the weblog of Alan Knox

The Lord’s Supper (one example)…

Posted by on Feb 12, 2007 in ordinances/sacraments | 8 comments

We officially gather with the church on Sunday mornings from 10:30 a.m. until 12:30 p.m. On most Sundays, people will hang around after the meeting until we are forced to lock the doors (We rent a meeting space, and our lease states that we have to leave the building at 12:30 p.m.). From there, some people return home, while others continue fellowshiping with one another over lunch – either at a home or a local restaurant. We meet again on Sunday evenings for prayer. Again, after the offical meeting Sunday evening, some people return home, while others gather in various homes and restaurants.

However, once a month (usually, this is not set in stone), we have a Lord’s Supper. We actually call it a Lord’s Supper/Fellowship. There is no set agenda for our Lord’s Supper/Fellowship, but I thought I would describe a “normal” meeting.

After we leave our Sunday morning meeting, we meet back together between 1:00 p.m. and 1:30 p.m. in order to give people time to go home and pick up their food. We will meet back together either at someone’s house (or backyard), a local community center, a park, or other location. As people arrive, they begin setting up tables and chairs and possibly tents, if we are meeting outside. Also, the fellowship begins. One of the more difficult things to do is to gather people around the table, because there are so many conversations going on. While we plan to start at 1:30 p.m., we try to wait until everyone arrives before we actually start. If we know someone is planning to come, we will wait for them – we have waited up to an hour before.

Once everyone arrives, we partake in the elements of the Lord’s Supper. This is accompanied by Scripture reading, prayer, songs… it always differs depending on who is serving the Lord’s Supper. We partake of the bread and the cup together. Then, we continue with a full meal. (We have never had the Lord’s Supper with only the bread and cup.)

After everyone has finished eating, we begin a time of sharing and prayer. Again, what happens during this time changes from month to month. Usually, it includes singing, Scripture reading, prayer, testimonies, words of thanksgiving, etc. What happens during this time depends upon what God is doing in our group at that time. After this, we continue fellowshiping with games, conversations, etc. This usually lasts until 6:00 p.m. or later. (Our last Lord’s Supper/Fellowship ended at 8:00 p.m.) However, even this isn’t the end of fellowship for some. Sometimes people leave our Lord’s Supper/Fellowships only to meet again at someone’s home.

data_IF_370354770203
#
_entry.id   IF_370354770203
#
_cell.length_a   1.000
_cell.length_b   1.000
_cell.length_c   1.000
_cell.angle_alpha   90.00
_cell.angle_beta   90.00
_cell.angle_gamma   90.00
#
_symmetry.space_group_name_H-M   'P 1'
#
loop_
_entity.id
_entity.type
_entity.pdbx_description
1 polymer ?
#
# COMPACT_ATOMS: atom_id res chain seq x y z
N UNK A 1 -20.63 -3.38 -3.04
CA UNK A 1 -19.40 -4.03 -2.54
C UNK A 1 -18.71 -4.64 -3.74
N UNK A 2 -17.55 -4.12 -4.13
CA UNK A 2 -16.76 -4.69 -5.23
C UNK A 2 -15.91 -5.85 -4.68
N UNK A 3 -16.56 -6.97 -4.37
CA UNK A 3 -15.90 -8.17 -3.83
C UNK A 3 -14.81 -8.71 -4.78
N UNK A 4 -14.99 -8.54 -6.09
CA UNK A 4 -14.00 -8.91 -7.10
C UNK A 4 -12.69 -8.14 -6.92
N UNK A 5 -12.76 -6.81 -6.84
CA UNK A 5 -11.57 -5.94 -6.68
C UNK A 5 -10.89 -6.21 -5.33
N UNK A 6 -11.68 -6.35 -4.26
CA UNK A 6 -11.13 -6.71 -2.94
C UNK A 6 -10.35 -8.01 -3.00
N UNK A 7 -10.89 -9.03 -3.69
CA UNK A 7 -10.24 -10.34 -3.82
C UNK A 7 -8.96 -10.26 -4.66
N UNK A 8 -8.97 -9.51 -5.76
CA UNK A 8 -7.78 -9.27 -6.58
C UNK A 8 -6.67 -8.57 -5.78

From the beginning to the end, people are continually coming and going. There is no set schedule. Everyone knows they are welcome to come and go as their schedules and families require. We also invite “visitors” to join us. We’ve always thought that our Lord’s Supper/Fellowships were the best way to get to know us.

Is this the only way to partake of the Lord’s Supper? No. Certainly not. But there are certain aspects that are always included in scriptural accounts of the Lord’s Supper: bread, cup, meal, fellowship. We have tried to include each of these as we celebrate the Lord’s Supper.

We are always willing to learn from others. How do you partake in the Lord’s Supper with the church?


8 Comments

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  1. 2-12-2007

    Hi Allen,
    I loved the Lord’s Supper yesterday. I am still warmed by it. I was explaining it to Jay this morning who comes over to read on Mondays. Hard to put into words the encouragement the Lord gives through the body of Christ. I appreciated your singing and reading of Lamentations 3:22-24 yesterday. One interesting factoid about that section is that the rest of the book is in the same meter of 5 or 6 six words per line using enclitics except 3:22-24. It is as if the writer can not be restrained by form, style, or convention when praising the Lord. Jeremiah has to stop the meter to adequately praise God and extol His faithful loyalty and mercies. Just was re-reading that section this morning in light of yesterday and it jumped out at me and thought I would share with you.

  2. 2-12-2007

    Alan -

    Thanks for sharing. This topic is also one of those things the Lord is growing me in and showing me that I don’t know what I thought I knew (LOL). What a nice picture you have painted! Again, t hanks for sharing …

    ~Heather

  3. 2-12-2007

    Alan,

    The Church that I gather with observes it in a much more formal way. As you do, we gather on Sunday morning for the formal meeting (Sunday School, Singing, Sermon). Then we observer the Lord’s Supper. The elements are on a table in front of the pulpit. The table (and elements) are completely covered with a nice white cloth. When it is time to observe the Supper, two people get up and very carefully and delicately removed the cloth. They fold the cloth and then sit down. Then the pastor usually reads a little from scripture.